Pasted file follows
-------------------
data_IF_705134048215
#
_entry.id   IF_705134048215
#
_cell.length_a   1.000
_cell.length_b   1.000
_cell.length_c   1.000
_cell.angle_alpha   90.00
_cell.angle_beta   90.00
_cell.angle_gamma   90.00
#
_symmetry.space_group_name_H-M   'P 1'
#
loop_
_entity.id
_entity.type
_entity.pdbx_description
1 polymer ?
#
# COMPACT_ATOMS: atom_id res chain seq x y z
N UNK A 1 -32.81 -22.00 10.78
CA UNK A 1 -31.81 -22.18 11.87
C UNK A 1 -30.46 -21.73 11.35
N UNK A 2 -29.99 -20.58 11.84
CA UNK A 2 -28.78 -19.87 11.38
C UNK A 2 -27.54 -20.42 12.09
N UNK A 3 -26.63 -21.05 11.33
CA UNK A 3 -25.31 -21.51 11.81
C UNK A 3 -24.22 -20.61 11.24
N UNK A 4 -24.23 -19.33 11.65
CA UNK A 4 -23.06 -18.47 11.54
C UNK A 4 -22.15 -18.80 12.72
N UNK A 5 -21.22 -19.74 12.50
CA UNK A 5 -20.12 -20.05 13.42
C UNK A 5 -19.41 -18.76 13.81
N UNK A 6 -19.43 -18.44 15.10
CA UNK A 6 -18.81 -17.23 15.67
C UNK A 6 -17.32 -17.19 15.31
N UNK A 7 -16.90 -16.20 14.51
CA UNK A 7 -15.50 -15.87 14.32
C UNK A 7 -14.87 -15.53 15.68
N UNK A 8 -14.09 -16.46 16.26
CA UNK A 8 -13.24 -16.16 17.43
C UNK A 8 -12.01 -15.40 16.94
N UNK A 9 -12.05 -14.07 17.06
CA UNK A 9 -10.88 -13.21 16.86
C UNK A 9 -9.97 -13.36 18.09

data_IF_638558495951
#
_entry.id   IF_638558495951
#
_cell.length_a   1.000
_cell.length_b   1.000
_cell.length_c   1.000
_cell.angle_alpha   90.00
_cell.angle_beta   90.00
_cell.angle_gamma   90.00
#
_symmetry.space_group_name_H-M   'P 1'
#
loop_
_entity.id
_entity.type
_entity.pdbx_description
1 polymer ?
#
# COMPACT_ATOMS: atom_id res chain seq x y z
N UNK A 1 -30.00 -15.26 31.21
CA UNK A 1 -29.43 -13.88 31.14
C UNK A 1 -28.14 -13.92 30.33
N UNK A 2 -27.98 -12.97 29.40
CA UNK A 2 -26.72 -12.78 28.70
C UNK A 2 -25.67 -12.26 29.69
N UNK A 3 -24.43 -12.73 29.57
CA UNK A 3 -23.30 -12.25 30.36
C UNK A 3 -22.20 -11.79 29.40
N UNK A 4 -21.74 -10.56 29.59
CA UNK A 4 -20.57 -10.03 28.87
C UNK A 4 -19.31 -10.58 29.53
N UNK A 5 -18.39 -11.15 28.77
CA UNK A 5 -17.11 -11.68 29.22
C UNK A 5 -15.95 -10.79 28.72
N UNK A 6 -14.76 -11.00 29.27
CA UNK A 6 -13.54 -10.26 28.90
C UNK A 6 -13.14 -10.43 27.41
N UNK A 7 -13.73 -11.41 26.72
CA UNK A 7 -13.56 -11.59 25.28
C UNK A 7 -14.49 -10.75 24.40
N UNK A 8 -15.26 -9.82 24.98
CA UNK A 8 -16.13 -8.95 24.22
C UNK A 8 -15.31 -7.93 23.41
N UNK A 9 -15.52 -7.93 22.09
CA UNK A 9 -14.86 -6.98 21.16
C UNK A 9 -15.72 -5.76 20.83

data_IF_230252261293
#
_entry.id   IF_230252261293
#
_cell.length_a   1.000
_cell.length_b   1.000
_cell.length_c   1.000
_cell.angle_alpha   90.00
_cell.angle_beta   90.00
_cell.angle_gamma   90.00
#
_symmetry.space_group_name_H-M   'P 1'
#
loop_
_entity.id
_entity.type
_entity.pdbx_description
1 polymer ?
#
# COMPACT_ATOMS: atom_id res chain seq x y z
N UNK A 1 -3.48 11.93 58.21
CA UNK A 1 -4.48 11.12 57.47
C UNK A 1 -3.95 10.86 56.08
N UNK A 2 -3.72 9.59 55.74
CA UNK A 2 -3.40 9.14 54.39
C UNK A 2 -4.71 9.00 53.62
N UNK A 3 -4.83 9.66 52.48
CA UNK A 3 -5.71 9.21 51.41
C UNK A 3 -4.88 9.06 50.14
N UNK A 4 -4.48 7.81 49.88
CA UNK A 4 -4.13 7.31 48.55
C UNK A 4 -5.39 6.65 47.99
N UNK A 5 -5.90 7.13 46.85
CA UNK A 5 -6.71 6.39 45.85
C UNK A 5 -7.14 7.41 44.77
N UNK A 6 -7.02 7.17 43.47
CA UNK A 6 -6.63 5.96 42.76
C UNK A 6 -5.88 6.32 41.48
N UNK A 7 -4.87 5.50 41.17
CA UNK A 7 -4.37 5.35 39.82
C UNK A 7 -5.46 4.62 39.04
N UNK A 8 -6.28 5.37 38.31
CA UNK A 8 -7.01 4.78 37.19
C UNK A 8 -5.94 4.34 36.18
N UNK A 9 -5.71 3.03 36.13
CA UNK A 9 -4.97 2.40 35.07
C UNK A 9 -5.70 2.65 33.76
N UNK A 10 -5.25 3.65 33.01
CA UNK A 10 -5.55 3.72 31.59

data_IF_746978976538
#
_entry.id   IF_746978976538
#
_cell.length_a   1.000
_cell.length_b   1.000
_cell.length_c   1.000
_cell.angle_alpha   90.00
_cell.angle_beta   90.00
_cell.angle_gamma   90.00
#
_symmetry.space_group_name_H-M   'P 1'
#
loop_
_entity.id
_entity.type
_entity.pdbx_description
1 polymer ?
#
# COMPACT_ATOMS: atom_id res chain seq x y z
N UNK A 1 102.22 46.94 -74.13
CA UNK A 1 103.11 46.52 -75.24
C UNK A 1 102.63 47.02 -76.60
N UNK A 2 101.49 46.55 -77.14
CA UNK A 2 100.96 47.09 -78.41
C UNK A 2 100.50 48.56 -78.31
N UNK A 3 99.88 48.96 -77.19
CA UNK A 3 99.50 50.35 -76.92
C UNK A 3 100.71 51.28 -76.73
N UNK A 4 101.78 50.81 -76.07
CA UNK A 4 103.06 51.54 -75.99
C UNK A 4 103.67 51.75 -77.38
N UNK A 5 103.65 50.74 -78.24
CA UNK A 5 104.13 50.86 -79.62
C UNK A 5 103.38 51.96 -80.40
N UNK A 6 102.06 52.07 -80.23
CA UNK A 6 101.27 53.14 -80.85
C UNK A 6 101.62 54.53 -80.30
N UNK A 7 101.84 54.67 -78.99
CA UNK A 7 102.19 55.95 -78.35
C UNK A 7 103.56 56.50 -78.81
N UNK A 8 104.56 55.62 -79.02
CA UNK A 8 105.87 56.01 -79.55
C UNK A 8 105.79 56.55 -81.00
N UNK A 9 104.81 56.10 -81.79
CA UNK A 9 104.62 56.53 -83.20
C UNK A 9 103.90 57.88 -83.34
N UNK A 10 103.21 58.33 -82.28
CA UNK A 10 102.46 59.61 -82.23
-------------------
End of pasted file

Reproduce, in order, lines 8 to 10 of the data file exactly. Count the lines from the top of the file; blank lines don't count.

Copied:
_cell.angle_alpha   90.00
_cell.angle_beta   90.00
_cell.angle_gamma   90.00